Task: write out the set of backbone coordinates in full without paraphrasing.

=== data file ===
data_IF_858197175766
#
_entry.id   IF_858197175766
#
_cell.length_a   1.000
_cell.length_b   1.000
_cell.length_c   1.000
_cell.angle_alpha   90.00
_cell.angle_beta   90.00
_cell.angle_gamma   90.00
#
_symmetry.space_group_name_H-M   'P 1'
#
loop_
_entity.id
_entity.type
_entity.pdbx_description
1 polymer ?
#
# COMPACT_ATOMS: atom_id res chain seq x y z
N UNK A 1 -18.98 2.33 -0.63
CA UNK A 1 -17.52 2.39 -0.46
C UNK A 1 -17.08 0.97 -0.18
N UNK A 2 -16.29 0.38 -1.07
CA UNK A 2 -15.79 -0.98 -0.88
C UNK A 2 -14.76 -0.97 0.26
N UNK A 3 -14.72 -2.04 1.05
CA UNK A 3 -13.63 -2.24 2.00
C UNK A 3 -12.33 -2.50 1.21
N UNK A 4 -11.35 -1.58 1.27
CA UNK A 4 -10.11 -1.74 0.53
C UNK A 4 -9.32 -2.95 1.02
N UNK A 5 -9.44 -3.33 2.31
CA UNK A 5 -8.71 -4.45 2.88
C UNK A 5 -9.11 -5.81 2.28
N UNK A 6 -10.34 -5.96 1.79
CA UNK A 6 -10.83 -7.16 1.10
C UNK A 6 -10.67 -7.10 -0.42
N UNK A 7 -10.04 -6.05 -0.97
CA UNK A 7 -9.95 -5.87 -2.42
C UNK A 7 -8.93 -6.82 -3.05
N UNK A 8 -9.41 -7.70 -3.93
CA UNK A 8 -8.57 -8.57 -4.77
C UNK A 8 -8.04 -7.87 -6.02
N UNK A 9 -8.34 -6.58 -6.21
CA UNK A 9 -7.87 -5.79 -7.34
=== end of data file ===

data_IF_858197175766
#
_entry.id   IF_858197175766
#
_cell.length_a   1.000
_cell.length_b   1.000
_cell.length_c   1.000
_cell.angle_alpha   90.00
_cell.angle_beta   90.00
_cell.angle_gamma   90.00
#
_symmetry.space_group_name_H-M   'P 1'
#
loop_
_entity.id
_entity.type
_entity.pdbx_description
1 polymer ?
#
# COMPACT_ATOMS: atom_id res chain seq x y z
N UNK A 1 -18.98 2.33 -0.63
CA UNK A 1 -17.52 2.39 -0.46
C UNK A 1 -17.08 0.97 -0.18
N UNK A 2 -16.29 0.38 -1.07
CA UNK A 2 -15.79 -0.98 -0.88
C UNK A 2 -14.76 -0.97 0.26
N UNK A 3 -14.72 -2.04 1.05
CA UNK A 3 -13.63 -2.24 2.00
C UNK A 3 -12.33 -2.50 1.21
N UNK A 4 -11.35 -1.58 1.27
CA UNK A 4 -10.11 -1.74 0.53
C UNK A 4 -9.32 -2.95 1.02
N UNK A 5 -9.44 -3.33 2.31
CA UNK A 5 -8.71 -4.45 2.88
C UNK A 5 -9.11 -5.81 2.28
N UNK A 6 -10.34 -5.96 1.79
CA UNK A 6 -10.83 -7.16 1.10
C UNK A 6 -10.67 -7.10 -0.42
N UNK A 7 -10.04 -6.05 -0.97
CA UNK A 7 -9.95 -5.87 -2.42
C UNK A 7 -8.93 -6.82 -3.05
N UNK A 8 -9.41 -7.70 -3.93
CA UNK A 8 -8.57 -8.57 -4.77
C UNK A 8 -8.04 -7.87 -6.02
N UNK A 9 -8.34 -6.58 -6.21
CA UNK A 9 -7.87 -5.79 -7.34